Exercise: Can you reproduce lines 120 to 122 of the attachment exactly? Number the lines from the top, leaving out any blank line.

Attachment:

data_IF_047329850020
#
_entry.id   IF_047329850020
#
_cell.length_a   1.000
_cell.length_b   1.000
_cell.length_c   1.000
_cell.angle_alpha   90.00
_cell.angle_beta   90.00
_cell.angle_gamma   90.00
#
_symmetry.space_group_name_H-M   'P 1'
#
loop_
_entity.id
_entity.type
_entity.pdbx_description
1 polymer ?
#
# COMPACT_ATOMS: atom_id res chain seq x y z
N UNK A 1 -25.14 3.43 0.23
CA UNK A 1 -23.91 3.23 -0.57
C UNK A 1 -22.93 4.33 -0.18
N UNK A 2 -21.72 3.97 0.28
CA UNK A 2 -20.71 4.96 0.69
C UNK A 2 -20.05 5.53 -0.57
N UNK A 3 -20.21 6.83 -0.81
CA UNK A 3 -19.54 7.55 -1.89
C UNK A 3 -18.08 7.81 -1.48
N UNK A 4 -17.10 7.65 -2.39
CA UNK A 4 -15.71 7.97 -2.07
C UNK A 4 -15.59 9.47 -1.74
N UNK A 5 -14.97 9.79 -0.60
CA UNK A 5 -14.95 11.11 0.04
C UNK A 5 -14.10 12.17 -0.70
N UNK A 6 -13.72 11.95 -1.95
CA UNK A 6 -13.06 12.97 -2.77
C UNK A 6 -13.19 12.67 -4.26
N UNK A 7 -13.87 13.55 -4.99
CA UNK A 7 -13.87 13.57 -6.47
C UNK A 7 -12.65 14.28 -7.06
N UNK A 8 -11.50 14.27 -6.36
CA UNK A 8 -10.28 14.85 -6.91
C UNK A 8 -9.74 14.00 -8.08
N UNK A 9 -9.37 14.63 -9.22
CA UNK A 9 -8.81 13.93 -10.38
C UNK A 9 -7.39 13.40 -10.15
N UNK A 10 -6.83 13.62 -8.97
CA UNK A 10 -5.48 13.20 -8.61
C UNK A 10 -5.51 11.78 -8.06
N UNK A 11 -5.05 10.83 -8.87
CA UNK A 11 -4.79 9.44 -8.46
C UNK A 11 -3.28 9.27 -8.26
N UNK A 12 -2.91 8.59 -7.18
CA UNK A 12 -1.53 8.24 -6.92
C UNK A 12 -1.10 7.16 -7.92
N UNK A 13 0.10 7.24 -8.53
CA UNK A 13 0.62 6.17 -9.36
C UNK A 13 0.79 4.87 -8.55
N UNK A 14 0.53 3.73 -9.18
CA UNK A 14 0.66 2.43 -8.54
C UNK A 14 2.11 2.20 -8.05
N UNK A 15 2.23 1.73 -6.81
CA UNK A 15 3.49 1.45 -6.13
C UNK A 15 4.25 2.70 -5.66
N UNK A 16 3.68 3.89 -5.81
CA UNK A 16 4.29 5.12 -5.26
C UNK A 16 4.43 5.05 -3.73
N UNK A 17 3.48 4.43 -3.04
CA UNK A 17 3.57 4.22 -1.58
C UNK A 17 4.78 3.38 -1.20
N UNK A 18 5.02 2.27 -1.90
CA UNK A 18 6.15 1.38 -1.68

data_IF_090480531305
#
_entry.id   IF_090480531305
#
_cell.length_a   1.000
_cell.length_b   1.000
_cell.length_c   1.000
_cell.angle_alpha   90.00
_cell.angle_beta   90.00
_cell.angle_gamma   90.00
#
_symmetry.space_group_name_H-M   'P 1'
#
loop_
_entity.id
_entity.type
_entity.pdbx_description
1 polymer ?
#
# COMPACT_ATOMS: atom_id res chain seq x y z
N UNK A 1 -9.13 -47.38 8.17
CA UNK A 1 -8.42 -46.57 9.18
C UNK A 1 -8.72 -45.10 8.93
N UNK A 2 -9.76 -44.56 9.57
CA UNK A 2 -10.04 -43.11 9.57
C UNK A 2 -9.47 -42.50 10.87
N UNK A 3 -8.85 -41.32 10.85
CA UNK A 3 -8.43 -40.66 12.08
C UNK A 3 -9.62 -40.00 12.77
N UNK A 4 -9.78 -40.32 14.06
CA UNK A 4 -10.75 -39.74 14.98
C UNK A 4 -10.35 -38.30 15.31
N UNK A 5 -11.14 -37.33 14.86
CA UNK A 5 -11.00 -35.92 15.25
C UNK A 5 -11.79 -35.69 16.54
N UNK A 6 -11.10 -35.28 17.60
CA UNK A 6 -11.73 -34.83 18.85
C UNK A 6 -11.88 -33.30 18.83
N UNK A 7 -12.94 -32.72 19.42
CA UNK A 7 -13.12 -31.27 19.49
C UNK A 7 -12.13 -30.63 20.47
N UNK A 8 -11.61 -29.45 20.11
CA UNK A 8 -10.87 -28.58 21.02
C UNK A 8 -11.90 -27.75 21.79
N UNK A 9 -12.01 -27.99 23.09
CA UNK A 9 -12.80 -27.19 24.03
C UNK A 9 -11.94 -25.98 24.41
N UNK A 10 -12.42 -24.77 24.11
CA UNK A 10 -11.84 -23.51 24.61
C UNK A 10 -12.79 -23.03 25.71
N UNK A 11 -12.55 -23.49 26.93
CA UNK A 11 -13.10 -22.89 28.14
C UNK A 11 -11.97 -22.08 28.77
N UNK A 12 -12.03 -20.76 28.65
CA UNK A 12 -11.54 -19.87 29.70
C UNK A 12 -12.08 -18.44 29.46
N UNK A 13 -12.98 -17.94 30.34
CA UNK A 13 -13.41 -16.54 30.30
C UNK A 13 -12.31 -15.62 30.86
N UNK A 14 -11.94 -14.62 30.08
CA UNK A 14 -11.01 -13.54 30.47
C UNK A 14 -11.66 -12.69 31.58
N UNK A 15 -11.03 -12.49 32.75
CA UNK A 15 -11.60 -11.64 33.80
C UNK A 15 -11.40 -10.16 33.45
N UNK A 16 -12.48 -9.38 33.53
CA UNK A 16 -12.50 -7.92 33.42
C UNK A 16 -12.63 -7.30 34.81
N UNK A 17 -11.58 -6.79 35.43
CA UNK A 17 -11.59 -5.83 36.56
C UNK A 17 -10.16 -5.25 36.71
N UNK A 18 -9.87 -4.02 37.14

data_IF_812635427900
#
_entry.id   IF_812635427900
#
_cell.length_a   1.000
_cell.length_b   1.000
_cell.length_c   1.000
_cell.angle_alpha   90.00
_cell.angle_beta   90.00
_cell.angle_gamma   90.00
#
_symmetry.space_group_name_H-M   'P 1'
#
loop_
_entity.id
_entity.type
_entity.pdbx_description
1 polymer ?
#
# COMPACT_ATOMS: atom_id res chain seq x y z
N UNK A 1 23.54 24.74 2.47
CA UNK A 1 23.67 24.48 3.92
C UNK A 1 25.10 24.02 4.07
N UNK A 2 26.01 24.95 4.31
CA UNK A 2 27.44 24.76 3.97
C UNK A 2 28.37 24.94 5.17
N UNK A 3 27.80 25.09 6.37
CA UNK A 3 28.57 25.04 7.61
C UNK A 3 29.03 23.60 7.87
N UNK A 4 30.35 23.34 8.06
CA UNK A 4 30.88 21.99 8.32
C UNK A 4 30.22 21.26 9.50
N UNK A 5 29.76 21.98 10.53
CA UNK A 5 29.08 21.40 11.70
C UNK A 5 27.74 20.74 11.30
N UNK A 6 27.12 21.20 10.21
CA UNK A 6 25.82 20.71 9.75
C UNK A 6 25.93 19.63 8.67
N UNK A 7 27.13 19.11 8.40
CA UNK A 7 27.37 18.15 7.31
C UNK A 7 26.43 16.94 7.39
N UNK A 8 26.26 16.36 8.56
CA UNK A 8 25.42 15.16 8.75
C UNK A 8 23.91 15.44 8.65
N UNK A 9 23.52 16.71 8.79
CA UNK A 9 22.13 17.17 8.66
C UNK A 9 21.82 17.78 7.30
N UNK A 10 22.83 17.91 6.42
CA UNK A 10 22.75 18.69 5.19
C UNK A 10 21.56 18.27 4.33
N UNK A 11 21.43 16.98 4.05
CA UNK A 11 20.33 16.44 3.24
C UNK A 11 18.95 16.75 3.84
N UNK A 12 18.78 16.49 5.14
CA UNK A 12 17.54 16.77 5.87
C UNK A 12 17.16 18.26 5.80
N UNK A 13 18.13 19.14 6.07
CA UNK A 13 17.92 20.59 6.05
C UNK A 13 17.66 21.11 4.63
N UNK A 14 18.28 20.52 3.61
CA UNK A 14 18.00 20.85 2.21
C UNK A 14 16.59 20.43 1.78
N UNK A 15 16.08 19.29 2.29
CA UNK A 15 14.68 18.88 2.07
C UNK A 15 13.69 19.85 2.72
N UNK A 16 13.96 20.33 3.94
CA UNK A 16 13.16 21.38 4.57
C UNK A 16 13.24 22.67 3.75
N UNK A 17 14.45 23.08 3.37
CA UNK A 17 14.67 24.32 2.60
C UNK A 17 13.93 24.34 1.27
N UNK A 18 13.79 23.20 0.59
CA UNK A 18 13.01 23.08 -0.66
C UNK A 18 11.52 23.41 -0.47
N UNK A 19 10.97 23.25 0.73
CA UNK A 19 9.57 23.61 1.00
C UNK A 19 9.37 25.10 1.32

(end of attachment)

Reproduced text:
C UNK A 9 -11.94 -25.98 24.41
N UNK A 10 -12.42 -24.77 24.11
CA UNK A 10 -11.84 -23.51 24.61